After lunch, we headed to one of our favorite places to visit when in LA: The Annenberg Space for Photography. Aside from showing support for my other alumni (the one across town), I love photography and photo exhibits. It’s also located in the magnificent new(er) CAA building. I am still awestruck by this space after all these years, and Annenberg Space for Photography never ceases to impress. It’s always well curated, and the layout of the space changes with the exhibit. Right now, it’s a National Geographic spread, with cool animal photos and fascinating life depictions from around the world. Photos aren’t allowed, unfortunately.

Dinner was the meal we were prepping for the most, as it required a 45 min drive through Los Angeles traffic from my parents’ home over to San Gabriel Valley. Newport Tan Cang, or Newport Seafood (believe it’s another location), as we call it is always packed to the brim with hungry seafood lovers.  It’s a Vietnamese-style seafood restaurant in the bustling heart of the new Chinatown in Los Angeles. I braced my parent for the one-hour wait, but somehow managed to bypass it by calling and putting our name on the queue before we got there. We only had to wait 5 minutes, and my parents were over the moon. Newport Seafood is known for their crab and lobster, with a variety of preparation styles, from their house style to the traditional ginger and green onion, or a dry fried salt and spice. The house one, which is a recommendation on their menu, is my favorite.


Wish there was a way to show the scale of these guys. Giant Alaskan King Crab adorn the cases by the lobby, where patrons waited for a table. How many people would it take to finish one of these crab?


It was almost time to come back to my new home, but there were still a couple obligatory stops. The first being the newest location of the best xiao long bao (soup dumplings) I’ve had yet: Din Tai FungWhile my parents loved this place, they have lost their patience with the usual 90  mins. wait. However, I was so excited to hear they opened a location in The Americana mall. An odd location for this place, but I embraced it for its proximity. We were meeting two other couples and their kids for brunch, and managed to get a table fairly quickly since we arrived so early.


I feel like the franchise is finally beginning to figure out what appeals to American consumers. This new location has a bar in the lobby area — perfect for waiting during lunch/dinner time. You can also go shopping at Nordstrom while you wait and have them text you (hoorah!). Also new to the menu here is the truffle dumplings which were so divine. A mix of ground pork with truffle, in a soup dumpling. Heavenly.

Xiao Long Bao (also commonly abbreviated as XLB) originated in Shanghai. Taiwanese chain Din Tai Fung perfected it as a franchise, creating the perfect soup dumpling with not too thick of a skin or bite. They also have a dessert take to the XLB, with a red bean paste and a taro paste, both of which are delicious.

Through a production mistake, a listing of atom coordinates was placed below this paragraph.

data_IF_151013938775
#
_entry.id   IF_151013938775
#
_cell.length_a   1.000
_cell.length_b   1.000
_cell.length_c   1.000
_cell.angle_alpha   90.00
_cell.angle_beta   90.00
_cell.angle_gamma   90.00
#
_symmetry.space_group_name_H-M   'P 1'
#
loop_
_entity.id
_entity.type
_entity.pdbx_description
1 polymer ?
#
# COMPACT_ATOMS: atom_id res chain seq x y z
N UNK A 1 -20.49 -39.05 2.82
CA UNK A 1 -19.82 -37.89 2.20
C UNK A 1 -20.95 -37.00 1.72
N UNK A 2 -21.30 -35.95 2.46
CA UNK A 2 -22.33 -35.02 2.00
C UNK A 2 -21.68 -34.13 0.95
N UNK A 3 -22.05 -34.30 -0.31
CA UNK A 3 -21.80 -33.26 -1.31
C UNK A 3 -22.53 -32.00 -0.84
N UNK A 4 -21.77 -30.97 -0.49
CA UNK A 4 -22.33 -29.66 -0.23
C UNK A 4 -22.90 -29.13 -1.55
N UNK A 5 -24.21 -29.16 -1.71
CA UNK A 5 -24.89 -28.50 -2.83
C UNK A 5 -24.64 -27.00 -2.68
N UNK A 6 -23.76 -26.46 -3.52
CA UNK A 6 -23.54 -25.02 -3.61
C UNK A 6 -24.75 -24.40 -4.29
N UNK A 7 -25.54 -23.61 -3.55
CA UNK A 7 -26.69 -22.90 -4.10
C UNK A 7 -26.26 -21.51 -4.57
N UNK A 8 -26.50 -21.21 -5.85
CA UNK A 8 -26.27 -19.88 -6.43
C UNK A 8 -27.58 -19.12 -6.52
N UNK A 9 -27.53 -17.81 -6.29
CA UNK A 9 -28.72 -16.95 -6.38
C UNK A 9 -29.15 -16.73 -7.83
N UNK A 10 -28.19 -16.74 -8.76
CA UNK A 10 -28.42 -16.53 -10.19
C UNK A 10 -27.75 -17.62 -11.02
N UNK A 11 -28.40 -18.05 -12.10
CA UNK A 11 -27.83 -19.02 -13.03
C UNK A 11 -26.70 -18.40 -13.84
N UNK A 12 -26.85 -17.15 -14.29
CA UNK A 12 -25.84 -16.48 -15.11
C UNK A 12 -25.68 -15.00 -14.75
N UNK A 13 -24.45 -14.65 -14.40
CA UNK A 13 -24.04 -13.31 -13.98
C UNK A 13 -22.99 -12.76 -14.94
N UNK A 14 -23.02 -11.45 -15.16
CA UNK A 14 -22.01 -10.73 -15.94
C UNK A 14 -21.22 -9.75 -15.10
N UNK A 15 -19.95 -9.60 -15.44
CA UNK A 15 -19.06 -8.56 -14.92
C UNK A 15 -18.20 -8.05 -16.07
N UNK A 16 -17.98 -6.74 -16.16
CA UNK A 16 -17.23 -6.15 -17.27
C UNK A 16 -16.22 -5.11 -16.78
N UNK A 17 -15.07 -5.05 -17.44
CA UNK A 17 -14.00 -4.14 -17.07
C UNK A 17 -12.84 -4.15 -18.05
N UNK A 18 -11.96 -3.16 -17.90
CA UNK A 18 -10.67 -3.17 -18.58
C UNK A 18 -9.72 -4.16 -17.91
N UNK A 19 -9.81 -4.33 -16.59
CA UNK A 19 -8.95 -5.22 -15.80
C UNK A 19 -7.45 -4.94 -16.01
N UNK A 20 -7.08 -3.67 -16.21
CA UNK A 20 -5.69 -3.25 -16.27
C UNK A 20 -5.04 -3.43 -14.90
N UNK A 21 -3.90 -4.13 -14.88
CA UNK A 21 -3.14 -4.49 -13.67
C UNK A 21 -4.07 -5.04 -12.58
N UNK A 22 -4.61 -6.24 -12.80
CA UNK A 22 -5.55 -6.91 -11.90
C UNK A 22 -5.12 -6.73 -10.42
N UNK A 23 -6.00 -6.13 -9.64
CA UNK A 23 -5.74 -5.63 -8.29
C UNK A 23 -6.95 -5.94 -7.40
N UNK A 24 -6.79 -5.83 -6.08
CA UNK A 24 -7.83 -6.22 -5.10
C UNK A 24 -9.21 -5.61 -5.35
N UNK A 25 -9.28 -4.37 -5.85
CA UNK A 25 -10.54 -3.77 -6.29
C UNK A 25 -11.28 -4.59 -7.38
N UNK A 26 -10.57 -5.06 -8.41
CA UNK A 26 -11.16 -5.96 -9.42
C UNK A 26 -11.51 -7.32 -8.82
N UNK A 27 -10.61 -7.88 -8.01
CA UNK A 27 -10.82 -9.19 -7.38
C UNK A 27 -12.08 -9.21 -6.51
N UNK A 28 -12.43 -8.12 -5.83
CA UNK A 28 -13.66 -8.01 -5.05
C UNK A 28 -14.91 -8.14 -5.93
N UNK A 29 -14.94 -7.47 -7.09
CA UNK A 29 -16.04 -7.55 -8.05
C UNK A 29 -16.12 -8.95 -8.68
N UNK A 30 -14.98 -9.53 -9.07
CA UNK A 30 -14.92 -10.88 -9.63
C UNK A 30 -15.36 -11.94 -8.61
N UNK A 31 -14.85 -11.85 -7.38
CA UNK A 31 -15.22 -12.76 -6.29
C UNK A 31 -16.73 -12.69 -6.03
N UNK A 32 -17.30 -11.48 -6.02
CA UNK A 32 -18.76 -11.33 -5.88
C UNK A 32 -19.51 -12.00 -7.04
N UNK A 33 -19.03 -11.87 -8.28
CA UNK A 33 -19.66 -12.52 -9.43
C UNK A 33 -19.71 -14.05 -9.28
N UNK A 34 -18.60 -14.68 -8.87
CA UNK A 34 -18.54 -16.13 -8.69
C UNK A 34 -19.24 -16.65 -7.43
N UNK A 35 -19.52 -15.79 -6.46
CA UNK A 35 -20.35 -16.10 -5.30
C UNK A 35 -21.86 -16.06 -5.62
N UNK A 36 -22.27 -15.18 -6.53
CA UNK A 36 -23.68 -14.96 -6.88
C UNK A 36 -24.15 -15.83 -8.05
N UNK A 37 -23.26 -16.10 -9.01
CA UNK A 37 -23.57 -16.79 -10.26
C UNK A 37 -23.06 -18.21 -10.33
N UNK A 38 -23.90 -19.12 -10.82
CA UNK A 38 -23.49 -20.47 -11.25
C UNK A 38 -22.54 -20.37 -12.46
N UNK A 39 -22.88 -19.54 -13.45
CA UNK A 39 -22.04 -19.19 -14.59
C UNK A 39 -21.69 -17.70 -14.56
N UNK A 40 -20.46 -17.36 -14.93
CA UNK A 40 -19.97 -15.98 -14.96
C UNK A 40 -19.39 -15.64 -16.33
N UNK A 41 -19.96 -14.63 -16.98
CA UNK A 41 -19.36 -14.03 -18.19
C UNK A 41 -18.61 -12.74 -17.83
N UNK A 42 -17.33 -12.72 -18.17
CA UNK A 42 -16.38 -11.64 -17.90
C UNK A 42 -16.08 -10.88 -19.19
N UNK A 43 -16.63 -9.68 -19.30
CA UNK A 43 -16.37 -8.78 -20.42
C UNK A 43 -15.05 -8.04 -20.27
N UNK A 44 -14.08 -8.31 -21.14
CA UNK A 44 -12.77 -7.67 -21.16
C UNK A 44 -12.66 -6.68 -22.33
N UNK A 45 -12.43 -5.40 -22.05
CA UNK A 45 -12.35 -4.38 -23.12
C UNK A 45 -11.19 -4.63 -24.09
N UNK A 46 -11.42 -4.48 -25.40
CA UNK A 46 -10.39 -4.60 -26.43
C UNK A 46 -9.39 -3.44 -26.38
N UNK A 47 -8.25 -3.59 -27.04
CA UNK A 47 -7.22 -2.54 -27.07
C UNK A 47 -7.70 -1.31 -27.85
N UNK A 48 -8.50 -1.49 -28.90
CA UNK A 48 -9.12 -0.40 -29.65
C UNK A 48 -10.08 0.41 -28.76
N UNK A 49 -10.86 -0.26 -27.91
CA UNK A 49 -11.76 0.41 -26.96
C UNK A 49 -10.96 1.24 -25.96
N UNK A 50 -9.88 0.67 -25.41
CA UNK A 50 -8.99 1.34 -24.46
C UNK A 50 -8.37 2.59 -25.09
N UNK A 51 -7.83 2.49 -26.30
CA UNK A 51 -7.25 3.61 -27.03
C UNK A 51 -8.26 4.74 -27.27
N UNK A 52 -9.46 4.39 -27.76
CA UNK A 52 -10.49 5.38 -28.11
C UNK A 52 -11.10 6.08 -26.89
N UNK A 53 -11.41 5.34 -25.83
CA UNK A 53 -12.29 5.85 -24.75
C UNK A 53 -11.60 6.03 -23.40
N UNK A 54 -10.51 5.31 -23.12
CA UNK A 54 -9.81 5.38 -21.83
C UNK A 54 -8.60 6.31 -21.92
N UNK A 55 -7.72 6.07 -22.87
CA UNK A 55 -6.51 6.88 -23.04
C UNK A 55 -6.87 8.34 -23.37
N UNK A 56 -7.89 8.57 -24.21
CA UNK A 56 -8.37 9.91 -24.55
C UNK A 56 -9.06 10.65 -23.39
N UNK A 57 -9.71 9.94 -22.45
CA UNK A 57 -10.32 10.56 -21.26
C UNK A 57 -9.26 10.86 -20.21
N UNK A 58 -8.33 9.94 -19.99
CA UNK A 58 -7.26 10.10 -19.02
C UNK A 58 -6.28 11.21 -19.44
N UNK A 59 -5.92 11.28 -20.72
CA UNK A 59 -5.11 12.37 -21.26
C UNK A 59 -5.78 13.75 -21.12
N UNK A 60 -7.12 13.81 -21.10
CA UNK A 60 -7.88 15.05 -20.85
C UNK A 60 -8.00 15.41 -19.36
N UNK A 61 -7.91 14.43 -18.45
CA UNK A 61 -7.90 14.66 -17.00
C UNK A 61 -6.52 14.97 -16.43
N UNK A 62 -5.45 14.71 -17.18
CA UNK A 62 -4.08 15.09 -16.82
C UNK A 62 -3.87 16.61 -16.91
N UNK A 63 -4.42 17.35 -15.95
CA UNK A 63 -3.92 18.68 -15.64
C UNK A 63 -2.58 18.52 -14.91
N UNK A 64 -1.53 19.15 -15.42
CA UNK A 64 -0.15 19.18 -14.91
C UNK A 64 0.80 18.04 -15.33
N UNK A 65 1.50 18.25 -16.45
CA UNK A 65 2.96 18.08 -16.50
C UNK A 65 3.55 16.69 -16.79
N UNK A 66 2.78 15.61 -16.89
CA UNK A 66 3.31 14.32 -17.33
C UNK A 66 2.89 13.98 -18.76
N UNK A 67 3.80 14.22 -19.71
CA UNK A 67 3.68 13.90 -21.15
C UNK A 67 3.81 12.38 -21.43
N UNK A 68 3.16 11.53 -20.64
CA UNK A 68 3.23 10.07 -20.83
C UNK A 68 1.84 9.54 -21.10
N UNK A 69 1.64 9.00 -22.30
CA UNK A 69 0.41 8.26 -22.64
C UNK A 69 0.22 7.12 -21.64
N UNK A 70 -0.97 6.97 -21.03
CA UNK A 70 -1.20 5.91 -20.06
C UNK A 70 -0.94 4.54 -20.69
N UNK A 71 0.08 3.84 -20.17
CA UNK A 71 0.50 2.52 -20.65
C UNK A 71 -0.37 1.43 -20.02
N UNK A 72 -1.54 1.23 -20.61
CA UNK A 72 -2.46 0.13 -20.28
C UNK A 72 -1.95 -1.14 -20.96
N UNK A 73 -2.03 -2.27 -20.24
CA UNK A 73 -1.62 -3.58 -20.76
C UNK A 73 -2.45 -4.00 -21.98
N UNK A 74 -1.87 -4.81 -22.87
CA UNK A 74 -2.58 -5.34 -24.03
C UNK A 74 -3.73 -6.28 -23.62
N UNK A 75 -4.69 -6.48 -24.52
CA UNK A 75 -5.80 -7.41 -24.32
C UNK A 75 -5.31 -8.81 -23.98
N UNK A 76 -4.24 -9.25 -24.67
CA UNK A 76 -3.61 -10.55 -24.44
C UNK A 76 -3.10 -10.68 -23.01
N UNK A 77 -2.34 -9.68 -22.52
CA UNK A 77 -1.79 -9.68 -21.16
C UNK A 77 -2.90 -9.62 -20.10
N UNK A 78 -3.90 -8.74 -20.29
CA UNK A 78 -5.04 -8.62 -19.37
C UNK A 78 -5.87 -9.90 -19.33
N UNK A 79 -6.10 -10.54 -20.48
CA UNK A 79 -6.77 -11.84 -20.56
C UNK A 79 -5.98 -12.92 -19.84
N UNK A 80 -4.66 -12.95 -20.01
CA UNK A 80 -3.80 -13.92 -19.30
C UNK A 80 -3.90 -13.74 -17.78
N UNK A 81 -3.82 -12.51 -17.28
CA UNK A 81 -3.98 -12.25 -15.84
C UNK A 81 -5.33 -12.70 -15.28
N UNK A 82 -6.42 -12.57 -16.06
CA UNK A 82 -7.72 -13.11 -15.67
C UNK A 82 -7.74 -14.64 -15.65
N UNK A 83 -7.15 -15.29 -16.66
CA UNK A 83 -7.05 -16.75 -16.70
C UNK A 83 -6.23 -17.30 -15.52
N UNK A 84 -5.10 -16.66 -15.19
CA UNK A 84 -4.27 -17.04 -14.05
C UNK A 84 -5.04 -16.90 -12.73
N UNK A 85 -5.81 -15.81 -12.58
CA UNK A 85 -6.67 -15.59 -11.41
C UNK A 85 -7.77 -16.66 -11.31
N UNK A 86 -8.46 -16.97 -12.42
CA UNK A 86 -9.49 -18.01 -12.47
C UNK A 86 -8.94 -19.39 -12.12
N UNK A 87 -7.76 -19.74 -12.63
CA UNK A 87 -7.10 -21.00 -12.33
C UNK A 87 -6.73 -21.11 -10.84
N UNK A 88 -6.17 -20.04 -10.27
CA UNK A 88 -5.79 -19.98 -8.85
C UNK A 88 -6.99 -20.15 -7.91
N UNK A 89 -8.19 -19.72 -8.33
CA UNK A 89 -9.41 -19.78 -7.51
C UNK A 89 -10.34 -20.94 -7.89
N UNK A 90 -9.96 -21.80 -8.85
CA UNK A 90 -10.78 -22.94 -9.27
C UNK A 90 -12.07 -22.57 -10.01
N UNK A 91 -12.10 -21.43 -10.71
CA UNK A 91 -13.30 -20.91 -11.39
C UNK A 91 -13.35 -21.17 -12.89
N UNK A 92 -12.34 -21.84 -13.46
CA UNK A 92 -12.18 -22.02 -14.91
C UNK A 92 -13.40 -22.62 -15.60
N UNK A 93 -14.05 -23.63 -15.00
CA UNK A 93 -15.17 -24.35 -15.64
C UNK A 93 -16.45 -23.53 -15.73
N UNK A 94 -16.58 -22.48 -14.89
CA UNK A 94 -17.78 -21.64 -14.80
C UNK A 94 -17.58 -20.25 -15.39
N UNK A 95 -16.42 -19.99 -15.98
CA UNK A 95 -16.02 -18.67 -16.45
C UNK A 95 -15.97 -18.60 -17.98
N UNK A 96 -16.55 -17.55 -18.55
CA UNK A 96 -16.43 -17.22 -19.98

Since we were in the Glendale area, I felt it blasphemy to not stop at Porto’s. This ever-popular local Cuban bakery restaurant has the most unbelievable cheese rolls. Enjoyed in a few bites, they are equal parts flaky, lightly sweet and slightly savory — all parts delicious. I picked up a dozen (or two) for my colleagues and family. The potato balls, which are a savory fried potato ball stuffed with Cuban-style beef stew, are also a delicious option.


Clockwise from top: Giant Alaskan King Crab at Newport Tan Cang, Lobster in the house sauce at Newport; workers at Din Tai Fung making XLB dumplings; the newest dumpling on the block: the truffle dumpling

All in all, it turned out to be a very productive visit home. I’ve yet to explore some of the new favorites like Bestia or Son of a Gun, so look forward to those tasty places.


  1. Bar Ama – 118 W. 4th St, Downtown
  2. Big Man Bakes –  Downtown (2 locations – visit site for details)
  3. Wakasan – 1929 Westwood Blvd., Westwood (near UCLA)
  4. Newport Tan Cang – 518 W. Las Tunas, San Gabriel Valley
  5. Din Tai Fung – The Americana, Glendale (visit site for other locations in San Gabriel Valley)
  6. Porto’s Bakery – Glendale and Burbank (visit site for various locations)


  1. Los Angeles County Museum of Art (LACMA) – Wilshire Blvd., Miracle Mile
  2. Annenberg Space for Photography – 2000 Avenue of the Stars (CAA Building), West Los Angeles

(Un)Domestic Goddess

(Un)Domestic Goddess

When I was growing up, my mom was a full-time working mother who also was a pretty darn good cook. While she believed in the process and diligence of details in cooking, like making her own coconut milk for desserts, having a full time job while also preparing a full meal for her family each day meant she took some shortcuts. One of the shortcuts I remember best that she still uses today, is chicken broth. While I’m a little more semi-homemade than Mom, I’ve certainly held to the chicken broth shortcut in making soups, porridge, and noodles.


Noodle soup made with chicken broth, packaged noodles, meat balls, ground pork and pork spare ribs. Thanks, Mom.

I recently visited a new izakaya near my office that converted me to being a clam lover. I eat pretty much anything, except oysters, clams and mussels. Recently, however, I’ve grown to actually like clams and mussels (oysters I still can’t handle). Inshou made a sake clam dish that left me wanting to make asari miso soup, which is actually part of traditional Japanese breakfast.


Sake clam dish at Inshou. The dish that began my obsession with Japanese-style clam soups. Equal parts sake, butter and oishi (delicious)

Along those lines, I wanted to make a Japanese soup one day that transcended the basic miso soup — no shortcuts. I know miso soup came from more than the freeze dried packages that were my shortcut. I owned the miso paste. But what else was involved in a true Japanese soup? I took to the Internet, of course, to find my answer and a recipe for asari clam soup. I came across the most amazing YouTube channel, teaching folks how to make simple Japanese cuisine.